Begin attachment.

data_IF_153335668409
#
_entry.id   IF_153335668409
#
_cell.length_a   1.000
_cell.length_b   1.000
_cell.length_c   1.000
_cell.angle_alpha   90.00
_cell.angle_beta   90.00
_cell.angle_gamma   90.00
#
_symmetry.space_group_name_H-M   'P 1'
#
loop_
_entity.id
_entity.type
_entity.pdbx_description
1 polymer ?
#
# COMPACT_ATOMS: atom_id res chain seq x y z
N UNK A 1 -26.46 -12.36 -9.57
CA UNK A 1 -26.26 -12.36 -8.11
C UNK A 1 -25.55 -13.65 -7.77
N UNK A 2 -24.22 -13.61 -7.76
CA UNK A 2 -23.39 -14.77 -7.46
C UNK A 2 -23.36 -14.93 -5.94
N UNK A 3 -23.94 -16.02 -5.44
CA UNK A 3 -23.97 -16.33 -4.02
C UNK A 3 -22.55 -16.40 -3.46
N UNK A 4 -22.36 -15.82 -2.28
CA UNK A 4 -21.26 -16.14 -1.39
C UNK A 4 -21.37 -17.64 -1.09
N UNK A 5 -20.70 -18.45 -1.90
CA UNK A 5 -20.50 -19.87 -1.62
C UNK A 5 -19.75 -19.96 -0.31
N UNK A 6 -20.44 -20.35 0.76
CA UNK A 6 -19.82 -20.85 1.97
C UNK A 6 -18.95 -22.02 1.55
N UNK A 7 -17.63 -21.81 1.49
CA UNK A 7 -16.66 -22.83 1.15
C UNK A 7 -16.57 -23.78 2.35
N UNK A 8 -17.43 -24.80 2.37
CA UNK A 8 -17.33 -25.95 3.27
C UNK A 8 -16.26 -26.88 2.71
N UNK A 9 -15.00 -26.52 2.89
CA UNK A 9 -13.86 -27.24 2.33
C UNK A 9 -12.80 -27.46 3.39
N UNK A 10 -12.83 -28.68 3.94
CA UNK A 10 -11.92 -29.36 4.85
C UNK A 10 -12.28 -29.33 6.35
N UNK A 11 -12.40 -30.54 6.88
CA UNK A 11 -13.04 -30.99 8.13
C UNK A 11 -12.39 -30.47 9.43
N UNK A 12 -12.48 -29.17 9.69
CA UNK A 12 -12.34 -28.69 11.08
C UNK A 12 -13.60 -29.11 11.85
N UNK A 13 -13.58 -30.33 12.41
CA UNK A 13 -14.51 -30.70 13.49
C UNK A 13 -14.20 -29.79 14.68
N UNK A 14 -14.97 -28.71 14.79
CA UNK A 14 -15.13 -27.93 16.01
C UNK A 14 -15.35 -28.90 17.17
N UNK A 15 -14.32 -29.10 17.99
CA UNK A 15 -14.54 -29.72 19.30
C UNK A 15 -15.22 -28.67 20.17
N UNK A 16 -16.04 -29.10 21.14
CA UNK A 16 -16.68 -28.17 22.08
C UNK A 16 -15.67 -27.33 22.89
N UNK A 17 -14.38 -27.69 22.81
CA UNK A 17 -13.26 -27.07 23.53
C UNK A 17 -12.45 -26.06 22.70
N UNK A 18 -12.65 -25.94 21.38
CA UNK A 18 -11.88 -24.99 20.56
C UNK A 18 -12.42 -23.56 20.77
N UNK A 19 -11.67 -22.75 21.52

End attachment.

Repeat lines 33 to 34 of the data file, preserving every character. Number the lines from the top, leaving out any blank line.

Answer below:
N UNK A 5 -20.70 -18.45 -1.90
CA UNK A 5 -20.50 -19.87 -1.62